Axtell / Giffords en France 2002
Thoughts on the Euro, May 26, 2002

We arrived in France two days after francs were removed from circulation. Francs had been used since 1360 when King John minted his own coins and declared France to be "frank" (i.e., free) of the English. We got to observe a currency's infancy.

On Sunday, February 17, the period of double circulation (double circulation) ended. Since January 1, 2002, when euros first became legal tender, merchants had been accepting both francs and euros, but giving change only in euros. When we arrived, on February 19, there was not a franc in sight. There were lots of signs to help with the conversion and to assuage wary consumers that they were not getting ripped off in the conversion. In particular, the number 6.55957 was ubiquitous, making sure there was no mistake about the franc-to-euro ratio.

In early March, Abbie found a 20 centime piece (about 3 U.S. cents) at a playground. It's the only old money any of us has seen here.

Every cashier has had a little calculator with a special euro conversion button. When you're quoted a price in euros, helpful merchants quickly calculate the price in francs to help you compare. Of course, the price in francs is meaningless to us. A euro is worth about 10% less than a dollar, so the close euro-dollar relationship makes life easy for shopping Americans. The special little calculators are in clearance sales now, so you may be getting them in your Christmas stockings.

For our first weeks, all bills were new and crisp and all coins were shiny. It felt as if we were in a brand new game of Monopoly. In late March, we saw a torn 5 euro bill that had been taped. So, now we're in a well-used game of Monopoly.

Above are the commonly-circulated bills from both the U.S. and the "Euro Zone" along with all the currently-minted coins.  You have to admit that all U.S. bills look alike. There is no one-euro bill. There are 100, 200 and 500 euro bills not shown. The U.S. has 2, 50 and 100 dollar bills that are used very little. The U.S. also has, technically in circulation, 500, 1000, 5000, and 10,000 dollar bills. These bills were last printed in 1946, last distributed by the Treasury Department in 1969, and were not included in the 1996 redesign of the bills.

The euro bills are technological--if not artistic--marvels. They have enough anti-counterfeiting features that merchants are confident that there are no counterfeit bills, it seems. No one has hesitated when we've used one of the 50-euro bills we get from the automatic tellers. The bills include several aids for the visually impaired--something the U.S. ignores (except for bigger printing of the numbers on the reverse on the new bills). The bills increase in size as they increase in value, like many other world currencies. They also have raised areas so you can distinguish them by feel. The 10 euro bill is the same width as the U.S. bills. The 200 euro bill is about the same length as U.S. bills, but I don't have one to show you.

The pictures on the bills are artistic creations of generic European architectural things. They don't favor any country in particular. Although they have no historical significance, they are fun to examine. U.S. bills have a mixture of memorable and forgettable dead men.

American coins and euro coins side by sideThe coins are a little more fun. Each country gets to design the reverse for their own country. The obverses (shown at left) are all the same. It's like the state quarter series that began in the U.S. in 1999. Coincidentally, euro coins were first minted and dated 1999 in anticipation of the demand, even though they weren't legal tender until 2002.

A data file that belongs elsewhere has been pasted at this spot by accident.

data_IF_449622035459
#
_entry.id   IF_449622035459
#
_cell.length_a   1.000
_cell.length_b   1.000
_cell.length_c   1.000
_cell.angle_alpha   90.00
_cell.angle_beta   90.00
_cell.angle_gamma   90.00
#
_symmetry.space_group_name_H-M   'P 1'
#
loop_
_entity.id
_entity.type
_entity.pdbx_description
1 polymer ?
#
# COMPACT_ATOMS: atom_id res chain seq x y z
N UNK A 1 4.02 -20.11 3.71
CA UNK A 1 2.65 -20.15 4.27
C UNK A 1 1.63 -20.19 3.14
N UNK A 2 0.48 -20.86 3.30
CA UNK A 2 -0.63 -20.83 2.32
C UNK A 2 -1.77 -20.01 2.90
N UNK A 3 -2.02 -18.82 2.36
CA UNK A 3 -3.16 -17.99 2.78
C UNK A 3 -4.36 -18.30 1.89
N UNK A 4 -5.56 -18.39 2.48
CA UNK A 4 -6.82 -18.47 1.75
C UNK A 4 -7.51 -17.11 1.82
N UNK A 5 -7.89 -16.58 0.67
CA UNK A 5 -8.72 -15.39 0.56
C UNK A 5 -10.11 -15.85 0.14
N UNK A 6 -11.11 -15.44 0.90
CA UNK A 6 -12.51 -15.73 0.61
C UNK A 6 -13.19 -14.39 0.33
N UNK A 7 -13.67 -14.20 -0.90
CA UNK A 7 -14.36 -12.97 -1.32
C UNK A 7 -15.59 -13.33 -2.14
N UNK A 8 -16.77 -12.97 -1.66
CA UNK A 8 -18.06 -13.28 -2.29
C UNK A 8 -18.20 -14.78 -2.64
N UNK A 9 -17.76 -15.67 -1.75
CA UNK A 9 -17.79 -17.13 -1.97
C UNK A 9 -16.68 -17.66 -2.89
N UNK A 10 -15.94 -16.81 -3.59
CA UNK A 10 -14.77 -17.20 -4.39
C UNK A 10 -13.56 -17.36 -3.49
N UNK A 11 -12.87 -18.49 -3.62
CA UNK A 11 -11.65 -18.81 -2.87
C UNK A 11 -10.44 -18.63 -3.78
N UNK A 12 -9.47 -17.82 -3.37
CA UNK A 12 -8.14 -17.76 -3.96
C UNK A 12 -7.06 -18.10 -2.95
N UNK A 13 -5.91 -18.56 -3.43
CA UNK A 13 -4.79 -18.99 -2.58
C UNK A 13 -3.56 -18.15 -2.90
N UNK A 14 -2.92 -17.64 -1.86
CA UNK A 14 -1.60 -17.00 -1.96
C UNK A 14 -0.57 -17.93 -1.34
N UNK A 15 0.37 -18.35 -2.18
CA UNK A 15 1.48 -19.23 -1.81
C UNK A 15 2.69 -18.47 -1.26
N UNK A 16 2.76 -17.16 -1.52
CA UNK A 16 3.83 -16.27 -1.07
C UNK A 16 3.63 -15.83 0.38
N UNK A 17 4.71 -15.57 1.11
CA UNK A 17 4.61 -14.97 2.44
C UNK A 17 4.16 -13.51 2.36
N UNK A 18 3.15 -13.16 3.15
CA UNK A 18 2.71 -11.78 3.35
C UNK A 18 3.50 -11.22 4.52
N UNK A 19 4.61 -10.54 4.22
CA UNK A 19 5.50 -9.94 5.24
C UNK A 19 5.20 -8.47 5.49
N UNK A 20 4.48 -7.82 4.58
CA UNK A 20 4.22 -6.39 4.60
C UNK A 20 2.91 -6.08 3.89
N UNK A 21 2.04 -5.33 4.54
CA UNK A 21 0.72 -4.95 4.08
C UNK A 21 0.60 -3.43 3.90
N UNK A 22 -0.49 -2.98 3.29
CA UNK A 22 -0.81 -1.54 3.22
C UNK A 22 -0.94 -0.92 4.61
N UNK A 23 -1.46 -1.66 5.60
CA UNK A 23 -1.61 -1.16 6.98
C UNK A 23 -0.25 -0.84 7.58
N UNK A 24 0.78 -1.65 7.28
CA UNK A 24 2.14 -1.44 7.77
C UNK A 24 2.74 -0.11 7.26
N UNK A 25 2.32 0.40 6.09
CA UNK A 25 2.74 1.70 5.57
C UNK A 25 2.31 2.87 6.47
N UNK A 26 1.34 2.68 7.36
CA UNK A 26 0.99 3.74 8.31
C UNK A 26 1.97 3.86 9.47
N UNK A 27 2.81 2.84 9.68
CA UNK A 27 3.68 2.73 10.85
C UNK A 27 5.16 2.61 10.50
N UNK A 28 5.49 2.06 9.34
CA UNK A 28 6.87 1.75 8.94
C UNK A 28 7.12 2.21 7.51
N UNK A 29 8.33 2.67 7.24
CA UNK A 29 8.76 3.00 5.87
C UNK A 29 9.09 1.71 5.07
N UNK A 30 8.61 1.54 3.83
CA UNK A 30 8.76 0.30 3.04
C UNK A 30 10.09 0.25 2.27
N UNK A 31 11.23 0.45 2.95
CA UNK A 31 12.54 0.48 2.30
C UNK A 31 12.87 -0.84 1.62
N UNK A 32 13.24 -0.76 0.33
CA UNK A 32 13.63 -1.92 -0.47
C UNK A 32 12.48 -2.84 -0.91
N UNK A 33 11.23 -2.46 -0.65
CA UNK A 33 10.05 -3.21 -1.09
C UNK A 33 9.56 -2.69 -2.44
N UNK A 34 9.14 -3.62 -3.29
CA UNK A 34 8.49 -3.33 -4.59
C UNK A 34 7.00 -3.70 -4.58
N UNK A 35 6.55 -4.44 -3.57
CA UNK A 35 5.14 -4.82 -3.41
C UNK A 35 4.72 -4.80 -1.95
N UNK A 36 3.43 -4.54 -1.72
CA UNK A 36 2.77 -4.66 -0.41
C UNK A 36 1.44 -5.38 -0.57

In many places, you see posters of the different coins. They seem to be as much to accustom people to the new coins as they are to assure people that some of the mysterious, less common designs (Luxembourg, for instance) are real money.

We see very few of the other countries' coins. Saint-Etienne is isolated geographically and commercially. That is, people from elsewhere don't come here and spend cash. On March 8,  in Paris, we got many euro coins from other countries in change. Back in Saint-Etienne, in May now, we see a German and Spanish euro coin occasionally. The slow infiltration of euro coins from other countries reminds us that we're in a very isolated area.

All eight euro coins are in everyday use. In contrast, only 4 US coins are used and many people carry no one-cent coins. Instead, in the US, they leave the one-cent pieces in "take-a-penny, leave-a-penny" jars by cash registers. Even though the euro cent is as close-to-worthless as the US cent, there are no take-a-centime, leave-a-centime jars here. Actually, I did see one cashier at a Lidl (a German-based discount supermarket) with a pile of spare centimes on the counter, but then I never saw it again.

As an American, I've had trouble distinguishing 8 different coins in my pocket. It shouldn't be hard to do. There's a variety of sizes, colors, and edge designs to help. I simply never had to develop that sort of discrimination in my formative years.

I used the term "centime" for a euro cent because it's the common term now here. Sure, a centime is a hundredth of a franc, while a "cent" is hundredth of a euro, but that creates a problem in French. "Cent" means "one hundred", so deux cents sounds confusingly like 200 rather than 0€02. I don't know what term was used during the 7-week period of double circulation, but "centime" is a common term for a euro cent in France now.

It's common to put the euro symbol where the decimal point (or decimal comma in France) would go. I like that style because that's how people read currency amounts. They'll say "5 euros 12" for 5.12. You, too, can use the euro symbol on your computer. Just go to the "insert" menu and click on "symbol". Alternatively, you can hold down the "Alt" key and press 0128 on the numeric keypad.

The U.S. has a 25-cent piece, while the Europeans chose a 20-cent piece. I don't know the reasoning, but I'll point out that the U.S. had a 20-cent piece which is still legal tender. It had the shortest production for circulation of any coin minted in US history, just 2 years in 1875-76.